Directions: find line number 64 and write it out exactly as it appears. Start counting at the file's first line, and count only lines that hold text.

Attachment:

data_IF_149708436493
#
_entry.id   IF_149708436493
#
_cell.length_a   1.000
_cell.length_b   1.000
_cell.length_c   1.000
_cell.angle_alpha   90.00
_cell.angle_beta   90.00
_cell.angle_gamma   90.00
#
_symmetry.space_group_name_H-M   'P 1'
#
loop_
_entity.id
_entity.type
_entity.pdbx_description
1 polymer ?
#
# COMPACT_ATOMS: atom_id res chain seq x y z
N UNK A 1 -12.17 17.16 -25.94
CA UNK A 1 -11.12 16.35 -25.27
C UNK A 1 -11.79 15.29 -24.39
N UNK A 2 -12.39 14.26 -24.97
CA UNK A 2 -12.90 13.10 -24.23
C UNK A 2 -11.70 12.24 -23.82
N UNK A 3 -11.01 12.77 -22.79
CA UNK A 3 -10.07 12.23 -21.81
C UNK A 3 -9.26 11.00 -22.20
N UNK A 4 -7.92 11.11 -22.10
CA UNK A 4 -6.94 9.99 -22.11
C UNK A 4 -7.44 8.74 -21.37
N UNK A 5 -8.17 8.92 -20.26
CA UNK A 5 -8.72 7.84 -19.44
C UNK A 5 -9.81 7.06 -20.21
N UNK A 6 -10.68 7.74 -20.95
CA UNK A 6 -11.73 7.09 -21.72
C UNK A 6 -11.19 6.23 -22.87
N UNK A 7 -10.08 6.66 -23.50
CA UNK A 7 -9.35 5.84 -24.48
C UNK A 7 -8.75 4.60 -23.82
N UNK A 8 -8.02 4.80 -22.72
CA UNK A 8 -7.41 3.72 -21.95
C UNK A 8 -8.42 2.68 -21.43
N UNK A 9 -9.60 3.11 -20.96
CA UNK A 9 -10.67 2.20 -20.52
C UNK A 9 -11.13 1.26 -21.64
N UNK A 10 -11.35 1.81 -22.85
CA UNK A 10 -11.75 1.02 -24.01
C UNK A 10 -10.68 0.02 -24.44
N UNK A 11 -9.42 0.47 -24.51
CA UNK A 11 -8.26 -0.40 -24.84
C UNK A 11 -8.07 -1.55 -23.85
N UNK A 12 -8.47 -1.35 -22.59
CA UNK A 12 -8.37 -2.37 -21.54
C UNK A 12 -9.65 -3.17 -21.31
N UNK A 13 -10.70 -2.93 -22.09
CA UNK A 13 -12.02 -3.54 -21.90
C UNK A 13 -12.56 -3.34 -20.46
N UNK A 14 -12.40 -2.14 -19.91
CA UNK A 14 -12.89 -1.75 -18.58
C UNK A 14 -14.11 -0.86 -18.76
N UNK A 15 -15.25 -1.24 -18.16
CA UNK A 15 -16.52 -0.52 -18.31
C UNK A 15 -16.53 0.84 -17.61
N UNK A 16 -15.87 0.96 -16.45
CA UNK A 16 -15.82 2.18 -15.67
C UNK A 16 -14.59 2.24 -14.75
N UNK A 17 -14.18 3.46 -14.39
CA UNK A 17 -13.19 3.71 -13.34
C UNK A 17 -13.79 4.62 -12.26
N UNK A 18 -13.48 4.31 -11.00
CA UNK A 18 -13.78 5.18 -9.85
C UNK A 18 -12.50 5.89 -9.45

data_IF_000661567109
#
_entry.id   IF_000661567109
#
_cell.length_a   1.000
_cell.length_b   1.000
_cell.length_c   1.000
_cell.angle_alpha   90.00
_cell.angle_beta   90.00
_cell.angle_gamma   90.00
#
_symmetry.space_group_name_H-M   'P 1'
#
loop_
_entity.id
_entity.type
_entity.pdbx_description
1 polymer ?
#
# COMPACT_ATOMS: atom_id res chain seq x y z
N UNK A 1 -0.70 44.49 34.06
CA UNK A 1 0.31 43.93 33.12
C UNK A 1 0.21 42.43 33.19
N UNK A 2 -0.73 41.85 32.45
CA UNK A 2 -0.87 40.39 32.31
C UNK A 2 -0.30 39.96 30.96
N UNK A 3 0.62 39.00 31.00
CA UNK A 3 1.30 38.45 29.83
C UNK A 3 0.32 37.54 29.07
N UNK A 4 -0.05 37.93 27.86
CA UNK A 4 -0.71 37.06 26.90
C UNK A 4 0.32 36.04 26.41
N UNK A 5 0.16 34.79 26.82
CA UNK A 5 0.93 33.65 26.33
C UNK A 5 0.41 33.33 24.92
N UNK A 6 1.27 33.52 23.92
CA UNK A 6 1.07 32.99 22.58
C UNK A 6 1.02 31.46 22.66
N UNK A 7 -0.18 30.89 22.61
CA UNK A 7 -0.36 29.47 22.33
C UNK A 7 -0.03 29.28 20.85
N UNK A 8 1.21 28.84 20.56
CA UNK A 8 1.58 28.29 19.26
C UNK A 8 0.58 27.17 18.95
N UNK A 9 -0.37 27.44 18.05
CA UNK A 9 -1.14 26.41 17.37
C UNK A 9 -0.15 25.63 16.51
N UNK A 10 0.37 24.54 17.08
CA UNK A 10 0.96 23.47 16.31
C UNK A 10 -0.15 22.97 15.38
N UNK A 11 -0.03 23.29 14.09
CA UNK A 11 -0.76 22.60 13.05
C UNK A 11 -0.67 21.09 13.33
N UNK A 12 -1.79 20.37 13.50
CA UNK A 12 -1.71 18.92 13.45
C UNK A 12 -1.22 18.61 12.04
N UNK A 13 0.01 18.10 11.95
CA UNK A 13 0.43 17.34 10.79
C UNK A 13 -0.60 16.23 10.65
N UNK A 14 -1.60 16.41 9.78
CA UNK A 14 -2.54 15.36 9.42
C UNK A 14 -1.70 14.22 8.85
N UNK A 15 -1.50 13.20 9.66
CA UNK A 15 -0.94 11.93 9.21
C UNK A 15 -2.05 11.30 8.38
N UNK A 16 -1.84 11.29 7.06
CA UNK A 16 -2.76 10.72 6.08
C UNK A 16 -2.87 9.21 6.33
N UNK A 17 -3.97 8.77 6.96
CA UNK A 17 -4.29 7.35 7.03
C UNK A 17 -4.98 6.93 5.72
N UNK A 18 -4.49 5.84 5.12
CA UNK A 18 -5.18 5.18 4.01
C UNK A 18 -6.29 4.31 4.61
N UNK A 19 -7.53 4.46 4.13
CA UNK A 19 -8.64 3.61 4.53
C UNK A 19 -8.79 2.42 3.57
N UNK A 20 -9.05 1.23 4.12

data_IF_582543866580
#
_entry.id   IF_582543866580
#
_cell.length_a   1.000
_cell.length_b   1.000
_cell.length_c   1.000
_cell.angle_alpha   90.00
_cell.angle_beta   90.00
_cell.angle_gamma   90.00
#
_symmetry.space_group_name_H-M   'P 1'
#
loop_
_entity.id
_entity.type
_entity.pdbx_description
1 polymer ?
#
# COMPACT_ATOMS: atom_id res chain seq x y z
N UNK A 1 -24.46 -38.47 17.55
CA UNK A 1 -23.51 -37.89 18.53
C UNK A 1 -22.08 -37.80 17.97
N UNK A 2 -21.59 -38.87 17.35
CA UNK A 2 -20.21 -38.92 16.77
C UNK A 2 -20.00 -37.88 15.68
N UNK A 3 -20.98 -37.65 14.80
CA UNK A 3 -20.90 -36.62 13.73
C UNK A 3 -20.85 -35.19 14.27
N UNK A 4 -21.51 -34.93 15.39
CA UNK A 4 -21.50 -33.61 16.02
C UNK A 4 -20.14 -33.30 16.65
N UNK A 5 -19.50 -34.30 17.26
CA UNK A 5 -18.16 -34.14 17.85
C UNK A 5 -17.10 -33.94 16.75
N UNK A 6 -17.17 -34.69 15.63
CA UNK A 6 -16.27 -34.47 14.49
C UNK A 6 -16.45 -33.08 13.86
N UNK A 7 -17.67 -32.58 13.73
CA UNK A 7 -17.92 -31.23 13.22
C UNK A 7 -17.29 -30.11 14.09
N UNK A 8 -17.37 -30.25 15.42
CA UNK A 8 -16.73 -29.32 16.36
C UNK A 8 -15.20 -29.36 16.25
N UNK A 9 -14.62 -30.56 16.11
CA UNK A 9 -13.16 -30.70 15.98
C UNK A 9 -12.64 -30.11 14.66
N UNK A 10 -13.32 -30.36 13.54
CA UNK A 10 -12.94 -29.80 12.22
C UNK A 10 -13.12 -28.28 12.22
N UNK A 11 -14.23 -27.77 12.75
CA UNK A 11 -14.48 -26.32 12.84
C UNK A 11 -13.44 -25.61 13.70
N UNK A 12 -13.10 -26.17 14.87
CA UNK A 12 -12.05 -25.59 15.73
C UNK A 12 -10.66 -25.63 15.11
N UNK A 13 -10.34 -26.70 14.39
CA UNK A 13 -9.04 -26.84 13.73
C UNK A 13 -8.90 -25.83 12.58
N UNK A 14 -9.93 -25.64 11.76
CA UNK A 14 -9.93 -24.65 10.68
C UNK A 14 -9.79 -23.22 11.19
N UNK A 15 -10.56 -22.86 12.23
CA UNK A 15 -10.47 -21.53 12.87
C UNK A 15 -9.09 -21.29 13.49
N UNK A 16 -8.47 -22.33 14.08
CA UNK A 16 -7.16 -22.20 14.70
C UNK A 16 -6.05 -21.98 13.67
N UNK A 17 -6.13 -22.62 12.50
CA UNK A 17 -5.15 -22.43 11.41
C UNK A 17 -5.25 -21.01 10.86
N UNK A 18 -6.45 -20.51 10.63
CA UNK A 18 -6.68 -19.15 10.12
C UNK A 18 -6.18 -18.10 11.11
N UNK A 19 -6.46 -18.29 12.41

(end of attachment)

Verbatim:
CA UNK A 15 -16.52 -0.52 -18.31